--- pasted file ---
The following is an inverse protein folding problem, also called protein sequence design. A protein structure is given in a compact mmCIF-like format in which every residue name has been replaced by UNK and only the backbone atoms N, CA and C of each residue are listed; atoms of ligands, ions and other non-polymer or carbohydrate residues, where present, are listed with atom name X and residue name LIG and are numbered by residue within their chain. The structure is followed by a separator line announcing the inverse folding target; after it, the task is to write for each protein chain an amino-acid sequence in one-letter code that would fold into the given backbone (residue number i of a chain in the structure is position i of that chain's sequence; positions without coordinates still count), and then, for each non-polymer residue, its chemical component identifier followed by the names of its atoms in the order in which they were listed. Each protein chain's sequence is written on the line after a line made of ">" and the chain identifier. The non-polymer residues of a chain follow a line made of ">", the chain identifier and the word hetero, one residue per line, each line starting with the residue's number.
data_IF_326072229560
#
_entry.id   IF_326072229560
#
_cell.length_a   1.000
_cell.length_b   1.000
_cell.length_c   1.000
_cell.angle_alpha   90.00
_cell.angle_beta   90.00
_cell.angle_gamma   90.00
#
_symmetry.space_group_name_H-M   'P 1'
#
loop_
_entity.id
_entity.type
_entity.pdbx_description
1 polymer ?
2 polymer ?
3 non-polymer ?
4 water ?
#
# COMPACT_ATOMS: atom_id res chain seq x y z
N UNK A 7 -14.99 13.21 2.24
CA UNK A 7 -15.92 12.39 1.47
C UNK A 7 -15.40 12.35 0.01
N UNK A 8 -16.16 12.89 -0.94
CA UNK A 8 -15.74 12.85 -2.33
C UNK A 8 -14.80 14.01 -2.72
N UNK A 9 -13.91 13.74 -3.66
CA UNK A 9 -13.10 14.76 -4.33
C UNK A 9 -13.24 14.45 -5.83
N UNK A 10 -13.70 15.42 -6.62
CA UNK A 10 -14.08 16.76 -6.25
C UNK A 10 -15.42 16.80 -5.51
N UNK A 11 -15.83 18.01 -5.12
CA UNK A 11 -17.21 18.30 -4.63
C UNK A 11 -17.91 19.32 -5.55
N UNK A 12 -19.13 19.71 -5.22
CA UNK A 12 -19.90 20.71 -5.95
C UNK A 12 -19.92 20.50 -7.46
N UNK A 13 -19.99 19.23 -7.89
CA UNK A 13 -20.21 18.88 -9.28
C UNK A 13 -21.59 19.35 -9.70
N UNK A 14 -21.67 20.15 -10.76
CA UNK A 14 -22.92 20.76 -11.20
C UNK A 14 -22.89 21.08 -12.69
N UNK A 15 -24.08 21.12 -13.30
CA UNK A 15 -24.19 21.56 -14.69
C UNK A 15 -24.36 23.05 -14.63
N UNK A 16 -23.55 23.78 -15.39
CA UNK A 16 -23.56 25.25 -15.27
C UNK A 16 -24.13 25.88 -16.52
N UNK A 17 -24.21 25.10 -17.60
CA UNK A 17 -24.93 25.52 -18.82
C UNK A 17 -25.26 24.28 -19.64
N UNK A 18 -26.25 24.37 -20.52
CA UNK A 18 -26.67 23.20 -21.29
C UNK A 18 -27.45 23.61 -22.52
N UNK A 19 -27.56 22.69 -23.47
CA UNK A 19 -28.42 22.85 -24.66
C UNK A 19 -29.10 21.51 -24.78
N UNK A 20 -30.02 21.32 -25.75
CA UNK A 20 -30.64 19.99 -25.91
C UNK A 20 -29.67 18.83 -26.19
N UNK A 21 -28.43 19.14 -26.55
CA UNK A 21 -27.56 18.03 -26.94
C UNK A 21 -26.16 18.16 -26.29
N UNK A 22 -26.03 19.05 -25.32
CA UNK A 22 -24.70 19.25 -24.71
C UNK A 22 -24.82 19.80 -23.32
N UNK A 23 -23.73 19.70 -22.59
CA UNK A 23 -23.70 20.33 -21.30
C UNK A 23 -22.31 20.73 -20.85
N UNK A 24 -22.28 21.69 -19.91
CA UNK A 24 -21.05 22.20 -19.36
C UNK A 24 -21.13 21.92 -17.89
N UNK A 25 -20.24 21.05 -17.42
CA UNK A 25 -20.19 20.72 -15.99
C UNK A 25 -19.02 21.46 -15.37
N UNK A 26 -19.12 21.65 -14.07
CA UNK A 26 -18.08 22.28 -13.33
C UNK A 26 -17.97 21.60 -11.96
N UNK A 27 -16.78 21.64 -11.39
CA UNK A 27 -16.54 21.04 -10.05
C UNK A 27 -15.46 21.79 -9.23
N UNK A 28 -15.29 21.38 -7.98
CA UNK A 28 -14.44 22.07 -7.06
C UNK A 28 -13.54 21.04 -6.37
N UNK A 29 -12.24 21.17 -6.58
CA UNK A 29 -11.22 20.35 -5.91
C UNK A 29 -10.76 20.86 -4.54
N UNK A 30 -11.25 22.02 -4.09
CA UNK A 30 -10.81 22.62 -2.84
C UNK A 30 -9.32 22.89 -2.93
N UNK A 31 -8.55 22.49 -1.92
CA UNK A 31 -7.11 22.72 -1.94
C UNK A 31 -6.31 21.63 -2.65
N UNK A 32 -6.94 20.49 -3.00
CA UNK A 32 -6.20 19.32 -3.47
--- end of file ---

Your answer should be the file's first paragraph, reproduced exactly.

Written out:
The following is an inverse protein folding problem, also called protein sequence design. A protein structure is given in a compact mmCIF-like format in which every residue name has been replaced by UNK and only the backbone atoms N, CA and C of each residue are listed; atoms of ligands, ions and other non-polymer or carbohydrate residues, where present, are listed with atom name X and residue name LIG and are numbered by residue within their chain. The structure is followed by a separator line announcing the inverse folding target; after it, the task is to write for each protein chain an amino-acid sequence in one-letter code that would fold into the given backbone (residue number i of a chain in the structure is position i of that chain's sequence; positions without coordinates still count), and then, for each non-polymer residue, its chemical component identifier followed by the names of its atoms in the order in which they were listed. Each protein chain's sequence is written on the line after a line made of ">" and the chain identifier. The non-polymer residues of a chain follow a line made of ">", the chain identifier and the word hetero, one residue per line, each line starting with the residue's number.